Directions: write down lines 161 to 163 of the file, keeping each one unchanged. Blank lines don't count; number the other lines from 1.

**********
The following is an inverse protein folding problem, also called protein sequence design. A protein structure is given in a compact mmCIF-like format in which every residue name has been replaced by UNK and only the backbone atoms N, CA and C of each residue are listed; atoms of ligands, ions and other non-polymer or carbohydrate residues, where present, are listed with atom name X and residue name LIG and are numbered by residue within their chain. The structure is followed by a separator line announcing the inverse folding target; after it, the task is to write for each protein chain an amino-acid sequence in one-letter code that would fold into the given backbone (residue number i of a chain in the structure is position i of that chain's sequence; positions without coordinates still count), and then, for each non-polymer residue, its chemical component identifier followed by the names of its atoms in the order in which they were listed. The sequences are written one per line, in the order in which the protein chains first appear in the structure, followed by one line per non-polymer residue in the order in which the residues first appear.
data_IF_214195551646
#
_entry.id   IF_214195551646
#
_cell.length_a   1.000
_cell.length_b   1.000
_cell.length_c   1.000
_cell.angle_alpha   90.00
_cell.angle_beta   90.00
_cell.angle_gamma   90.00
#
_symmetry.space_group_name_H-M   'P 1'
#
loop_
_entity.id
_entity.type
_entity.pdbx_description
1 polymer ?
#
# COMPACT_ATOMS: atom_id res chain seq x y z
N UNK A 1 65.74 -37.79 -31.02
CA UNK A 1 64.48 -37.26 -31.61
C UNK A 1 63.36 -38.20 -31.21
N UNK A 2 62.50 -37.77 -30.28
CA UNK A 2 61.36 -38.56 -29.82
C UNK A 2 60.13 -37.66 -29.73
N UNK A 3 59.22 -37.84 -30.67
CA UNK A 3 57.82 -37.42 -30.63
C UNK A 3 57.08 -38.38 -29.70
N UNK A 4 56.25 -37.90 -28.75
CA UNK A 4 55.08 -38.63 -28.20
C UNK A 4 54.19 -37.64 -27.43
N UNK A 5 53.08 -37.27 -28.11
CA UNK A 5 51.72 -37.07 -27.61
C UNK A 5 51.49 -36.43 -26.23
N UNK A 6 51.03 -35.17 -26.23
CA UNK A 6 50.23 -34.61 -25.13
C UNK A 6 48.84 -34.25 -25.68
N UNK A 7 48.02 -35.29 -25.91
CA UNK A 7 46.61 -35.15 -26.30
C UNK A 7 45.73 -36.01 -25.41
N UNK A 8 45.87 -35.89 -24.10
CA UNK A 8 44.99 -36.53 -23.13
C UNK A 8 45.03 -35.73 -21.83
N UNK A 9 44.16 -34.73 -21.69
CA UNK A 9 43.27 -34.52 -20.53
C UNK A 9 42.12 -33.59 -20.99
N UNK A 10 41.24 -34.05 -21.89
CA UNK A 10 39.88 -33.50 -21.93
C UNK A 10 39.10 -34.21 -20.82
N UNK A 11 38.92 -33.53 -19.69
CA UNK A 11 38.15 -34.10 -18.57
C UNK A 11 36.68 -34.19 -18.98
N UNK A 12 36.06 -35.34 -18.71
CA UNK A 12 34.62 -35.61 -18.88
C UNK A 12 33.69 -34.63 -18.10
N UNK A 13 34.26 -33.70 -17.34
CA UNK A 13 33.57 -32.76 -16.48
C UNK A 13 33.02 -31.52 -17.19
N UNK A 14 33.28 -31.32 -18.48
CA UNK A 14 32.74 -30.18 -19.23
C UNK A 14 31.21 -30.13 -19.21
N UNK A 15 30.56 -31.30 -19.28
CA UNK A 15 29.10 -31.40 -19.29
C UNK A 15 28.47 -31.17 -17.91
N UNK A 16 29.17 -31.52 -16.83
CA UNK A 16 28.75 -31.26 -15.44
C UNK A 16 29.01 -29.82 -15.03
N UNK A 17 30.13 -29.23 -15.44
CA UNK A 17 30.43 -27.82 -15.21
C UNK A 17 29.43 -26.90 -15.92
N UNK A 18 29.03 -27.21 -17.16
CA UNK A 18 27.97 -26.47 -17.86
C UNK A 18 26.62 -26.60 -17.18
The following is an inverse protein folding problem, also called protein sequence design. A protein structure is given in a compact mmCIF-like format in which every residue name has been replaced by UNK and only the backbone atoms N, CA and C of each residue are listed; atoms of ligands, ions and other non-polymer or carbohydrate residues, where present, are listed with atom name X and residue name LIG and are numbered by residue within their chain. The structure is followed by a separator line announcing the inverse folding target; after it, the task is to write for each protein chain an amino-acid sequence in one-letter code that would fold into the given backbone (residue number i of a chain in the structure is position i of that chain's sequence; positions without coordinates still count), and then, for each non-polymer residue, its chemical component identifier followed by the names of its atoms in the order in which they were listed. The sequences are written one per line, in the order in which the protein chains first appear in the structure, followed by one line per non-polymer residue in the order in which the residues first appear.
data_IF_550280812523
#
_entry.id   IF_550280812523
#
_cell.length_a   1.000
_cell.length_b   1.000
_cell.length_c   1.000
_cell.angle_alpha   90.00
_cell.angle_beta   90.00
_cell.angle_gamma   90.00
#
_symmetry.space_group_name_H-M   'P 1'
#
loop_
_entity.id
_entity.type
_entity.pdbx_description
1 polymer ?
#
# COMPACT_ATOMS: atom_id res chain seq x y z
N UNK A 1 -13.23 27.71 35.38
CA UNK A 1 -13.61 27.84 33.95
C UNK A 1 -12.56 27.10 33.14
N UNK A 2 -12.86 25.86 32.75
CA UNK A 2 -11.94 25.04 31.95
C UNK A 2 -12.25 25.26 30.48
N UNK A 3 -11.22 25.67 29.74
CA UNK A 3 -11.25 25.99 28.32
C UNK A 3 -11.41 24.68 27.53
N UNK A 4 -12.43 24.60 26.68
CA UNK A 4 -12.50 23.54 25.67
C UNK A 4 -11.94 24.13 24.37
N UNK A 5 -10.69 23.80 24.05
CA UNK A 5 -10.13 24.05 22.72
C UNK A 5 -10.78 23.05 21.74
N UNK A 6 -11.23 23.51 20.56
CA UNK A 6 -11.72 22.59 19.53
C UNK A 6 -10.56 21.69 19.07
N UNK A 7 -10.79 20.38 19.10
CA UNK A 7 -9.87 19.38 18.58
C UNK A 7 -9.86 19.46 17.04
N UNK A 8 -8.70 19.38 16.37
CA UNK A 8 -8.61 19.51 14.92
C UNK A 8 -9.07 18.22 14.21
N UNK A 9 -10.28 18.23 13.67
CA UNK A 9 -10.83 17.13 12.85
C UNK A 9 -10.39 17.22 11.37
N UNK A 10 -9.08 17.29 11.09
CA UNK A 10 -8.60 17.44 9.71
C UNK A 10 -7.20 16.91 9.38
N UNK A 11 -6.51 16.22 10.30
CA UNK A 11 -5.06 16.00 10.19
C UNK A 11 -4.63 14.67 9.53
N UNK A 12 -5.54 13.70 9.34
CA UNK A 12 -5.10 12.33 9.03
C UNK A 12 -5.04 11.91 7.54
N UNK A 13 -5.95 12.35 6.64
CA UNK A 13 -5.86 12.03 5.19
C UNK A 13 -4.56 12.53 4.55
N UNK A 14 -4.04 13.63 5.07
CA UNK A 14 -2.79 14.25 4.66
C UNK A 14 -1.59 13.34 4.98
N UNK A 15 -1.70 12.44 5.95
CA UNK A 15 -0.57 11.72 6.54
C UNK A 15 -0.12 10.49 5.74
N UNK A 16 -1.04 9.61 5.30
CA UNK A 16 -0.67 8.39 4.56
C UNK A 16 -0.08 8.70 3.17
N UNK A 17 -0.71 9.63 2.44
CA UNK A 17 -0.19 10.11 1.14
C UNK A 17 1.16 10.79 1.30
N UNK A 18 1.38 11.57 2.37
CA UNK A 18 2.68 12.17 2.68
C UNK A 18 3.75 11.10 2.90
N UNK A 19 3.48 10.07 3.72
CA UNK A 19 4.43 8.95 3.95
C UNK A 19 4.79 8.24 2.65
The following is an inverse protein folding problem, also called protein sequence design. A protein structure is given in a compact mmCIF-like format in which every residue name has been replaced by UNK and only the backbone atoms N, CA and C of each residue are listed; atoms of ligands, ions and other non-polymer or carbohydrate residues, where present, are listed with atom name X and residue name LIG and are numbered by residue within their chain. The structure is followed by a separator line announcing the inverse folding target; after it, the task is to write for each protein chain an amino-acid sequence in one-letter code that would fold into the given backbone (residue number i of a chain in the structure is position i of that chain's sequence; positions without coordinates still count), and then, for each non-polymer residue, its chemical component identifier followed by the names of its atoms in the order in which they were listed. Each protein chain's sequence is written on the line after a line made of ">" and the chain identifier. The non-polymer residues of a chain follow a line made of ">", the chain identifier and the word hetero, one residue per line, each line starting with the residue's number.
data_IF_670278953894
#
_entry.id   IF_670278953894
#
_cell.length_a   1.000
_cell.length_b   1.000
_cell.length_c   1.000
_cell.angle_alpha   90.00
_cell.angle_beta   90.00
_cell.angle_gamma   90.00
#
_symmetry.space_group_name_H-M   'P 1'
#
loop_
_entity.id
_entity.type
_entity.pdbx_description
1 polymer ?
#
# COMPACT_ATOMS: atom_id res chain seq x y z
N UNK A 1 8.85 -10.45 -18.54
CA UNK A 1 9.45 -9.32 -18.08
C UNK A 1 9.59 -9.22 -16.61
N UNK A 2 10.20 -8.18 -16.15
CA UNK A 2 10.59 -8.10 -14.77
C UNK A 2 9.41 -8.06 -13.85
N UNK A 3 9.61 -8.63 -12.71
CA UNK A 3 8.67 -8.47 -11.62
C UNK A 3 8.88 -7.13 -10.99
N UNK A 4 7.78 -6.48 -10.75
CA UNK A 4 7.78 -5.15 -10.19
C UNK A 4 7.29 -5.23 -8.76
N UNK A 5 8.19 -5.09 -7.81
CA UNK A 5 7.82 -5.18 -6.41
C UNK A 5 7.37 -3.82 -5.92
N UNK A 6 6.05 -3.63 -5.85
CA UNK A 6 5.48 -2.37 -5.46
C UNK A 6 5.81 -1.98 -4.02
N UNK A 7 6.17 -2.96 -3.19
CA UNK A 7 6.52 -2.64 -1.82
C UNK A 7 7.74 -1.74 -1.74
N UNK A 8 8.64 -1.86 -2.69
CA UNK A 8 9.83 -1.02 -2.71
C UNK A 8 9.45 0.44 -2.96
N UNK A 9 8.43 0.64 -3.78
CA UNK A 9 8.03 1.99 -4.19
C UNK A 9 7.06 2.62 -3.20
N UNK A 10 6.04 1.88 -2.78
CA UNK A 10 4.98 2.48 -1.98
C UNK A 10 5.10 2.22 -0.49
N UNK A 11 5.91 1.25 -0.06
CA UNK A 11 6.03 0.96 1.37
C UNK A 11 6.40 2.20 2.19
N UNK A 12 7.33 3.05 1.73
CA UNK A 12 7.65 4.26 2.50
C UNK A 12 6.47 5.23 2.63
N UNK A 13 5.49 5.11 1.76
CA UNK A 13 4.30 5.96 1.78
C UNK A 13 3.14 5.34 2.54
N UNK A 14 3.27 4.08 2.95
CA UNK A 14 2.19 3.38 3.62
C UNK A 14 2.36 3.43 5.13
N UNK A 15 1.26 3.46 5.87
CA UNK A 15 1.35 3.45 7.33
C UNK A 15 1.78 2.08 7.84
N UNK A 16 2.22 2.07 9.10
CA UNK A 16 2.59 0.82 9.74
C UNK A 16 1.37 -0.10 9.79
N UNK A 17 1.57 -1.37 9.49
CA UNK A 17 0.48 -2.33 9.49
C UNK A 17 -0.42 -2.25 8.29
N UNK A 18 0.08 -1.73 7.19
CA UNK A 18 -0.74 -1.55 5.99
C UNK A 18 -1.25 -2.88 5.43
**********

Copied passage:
_cell.length_c   1.000
_cell.angle_alpha   90.00
_cell.angle_beta   90.00